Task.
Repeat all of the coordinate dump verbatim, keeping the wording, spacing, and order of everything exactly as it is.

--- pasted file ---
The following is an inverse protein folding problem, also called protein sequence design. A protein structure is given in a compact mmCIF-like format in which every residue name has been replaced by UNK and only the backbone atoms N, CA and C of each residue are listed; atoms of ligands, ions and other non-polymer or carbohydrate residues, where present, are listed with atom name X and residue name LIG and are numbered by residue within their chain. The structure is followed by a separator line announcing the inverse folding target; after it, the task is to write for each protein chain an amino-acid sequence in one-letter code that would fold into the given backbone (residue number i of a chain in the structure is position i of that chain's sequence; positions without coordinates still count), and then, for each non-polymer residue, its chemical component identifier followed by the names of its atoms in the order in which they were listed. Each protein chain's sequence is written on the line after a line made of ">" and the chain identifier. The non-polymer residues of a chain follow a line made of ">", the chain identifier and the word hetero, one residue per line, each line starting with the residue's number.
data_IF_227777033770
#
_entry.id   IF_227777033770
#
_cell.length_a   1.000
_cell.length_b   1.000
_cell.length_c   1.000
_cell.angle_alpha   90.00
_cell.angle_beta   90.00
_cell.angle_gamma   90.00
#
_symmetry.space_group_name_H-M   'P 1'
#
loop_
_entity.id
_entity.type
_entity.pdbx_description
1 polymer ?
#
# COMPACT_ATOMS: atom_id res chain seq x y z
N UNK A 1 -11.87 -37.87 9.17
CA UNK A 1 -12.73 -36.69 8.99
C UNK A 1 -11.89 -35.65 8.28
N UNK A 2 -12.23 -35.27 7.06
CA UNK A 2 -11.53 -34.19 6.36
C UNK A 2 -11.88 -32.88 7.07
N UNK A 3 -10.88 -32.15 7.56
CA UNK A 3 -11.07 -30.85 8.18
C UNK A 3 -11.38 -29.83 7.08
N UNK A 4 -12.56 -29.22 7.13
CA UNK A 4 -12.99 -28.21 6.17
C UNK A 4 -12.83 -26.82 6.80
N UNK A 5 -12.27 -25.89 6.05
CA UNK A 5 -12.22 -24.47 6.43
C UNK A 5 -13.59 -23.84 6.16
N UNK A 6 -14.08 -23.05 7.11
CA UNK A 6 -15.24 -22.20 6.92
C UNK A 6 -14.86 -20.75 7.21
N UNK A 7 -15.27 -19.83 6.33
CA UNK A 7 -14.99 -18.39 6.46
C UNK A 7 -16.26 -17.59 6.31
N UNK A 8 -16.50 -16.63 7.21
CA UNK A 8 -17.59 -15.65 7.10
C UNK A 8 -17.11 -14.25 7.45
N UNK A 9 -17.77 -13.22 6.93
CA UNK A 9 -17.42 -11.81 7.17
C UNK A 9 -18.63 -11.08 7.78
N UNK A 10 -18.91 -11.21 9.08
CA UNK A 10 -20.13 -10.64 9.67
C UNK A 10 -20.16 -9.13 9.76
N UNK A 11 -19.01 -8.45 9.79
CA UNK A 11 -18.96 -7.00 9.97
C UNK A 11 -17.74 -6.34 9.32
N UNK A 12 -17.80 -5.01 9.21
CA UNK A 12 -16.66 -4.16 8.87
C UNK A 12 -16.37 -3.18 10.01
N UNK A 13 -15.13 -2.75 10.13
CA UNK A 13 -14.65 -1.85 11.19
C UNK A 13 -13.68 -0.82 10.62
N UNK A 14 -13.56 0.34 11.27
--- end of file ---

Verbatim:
The following is an inverse protein folding problem, also called protein sequence design. A protein structure is given in a compact mmCIF-like format in which every residue name has been replaced by UNK and only the backbone atoms N, CA and C of each residue are listed; atoms of ligands, ions and other non-polymer or carbohydrate residues, where present, are listed with atom name X and residue name LIG and are numbered by residue within their chain. The structure is followed by a separator line announcing the inverse folding target; after it, the task is to write for each protein chain an amino-acid sequence in one-letter code that would fold into the given backbone (residue number i of a chain in the structure is position i of that chain's sequence; positions without coordinates still count), and then, for each non-polymer residue, its chemical component identifier followed by the names of its atoms in the order in which they were listed. Each protein chain's sequence is written on the line after a line made of ">" and the chain identifier. The non-polymer residues of a chain follow a line made of ">", the chain identifier and the word hetero, one residue per line, each line starting with the residue's number.
data_IF_227777033770
#
_entry.id   IF_227777033770
#
_cell.length_a   1.000
_cell.length_b   1.000
_cell.length_c   1.000
_cell.angle_alpha   90.00
_cell.angle_beta   90.00
_cell.angle_gamma   90.00
#
_symmetry.space_group_name_H-M   'P 1'
#
loop_
_entity.id
_entity.type
_entity.pdbx_description
1 polymer ?
#
# COMPACT_ATOMS: atom_id res chain seq x y z
N UNK A 1 -11.87 -37.87 9.17
CA UNK A 1 -12.73 -36.69 8.99
C UNK A 1 -11.89 -35.65 8.28
N UNK A 2 -12.23 -35.27 7.06
CA UNK A 2 -11.53 -34.19 6.36
C UNK A 2 -11.88 -32.88 7.07
N UNK A 3 -10.88 -32.15 7.56
CA UNK A 3 -11.07 -30.85 8.18
C UNK A 3 -11.38 -29.83 7.08
N UNK A 4 -12.56 -29.22 7.13
CA UNK A 4 -12.99 -28.21 6.17
C UNK A 4 -12.83 -26.82 6.80
N UNK A 5 -12.27 -25.89 6.05
CA UNK A 5 -12.22 -24.47 6.43
C UNK A 5 -13.59 -23.84 6.16
N UNK A 6 -14.08 -23.05 7.11
CA UNK A 6 -15.24 -22.20 6.92
C UNK A 6 -14.86 -20.75 7.21
N UNK A 7 -15.27 -19.83 6.33
CA UNK A 7 -14.99 -18.39 6.46
C UNK A 7 -16.26 -17.59 6.31
N UNK A 8 -16.50 -16.63 7.21
CA UNK A 8 -17.59 -15.65 7.10
C UNK A 8 -17.11 -14.25 7.45
N UNK A 9 -17.77 -13.22 6.93
CA UNK A 9 -17.42 -11.81 7.17
C UNK A 9 -18.63 -11.08 7.78
N UNK A 10 -18.91 -11.21 9.08
CA UNK A 10 -20.13 -10.64 9.67
C UNK A 10 -20.16 -9.13 9.76
N UNK A 11 -19.01 -8.45 9.79
CA UNK A 11 -18.96 -7.00 9.97
C UNK A 11 -17.74 -6.34 9.32
N UNK A 12 -17.80 -5.01 9.21
CA UNK A 12 -16.66 -4.16 8.87
C UNK A 12 -16.37 -3.18 10.01
N UNK A 13 -15.13 -2.75 10.13
CA UNK A 13 -14.65 -1.85 11.19
C UNK A 13 -13.68 -0.82 10.62
N UNK A 14 -13.56 0.34 11.27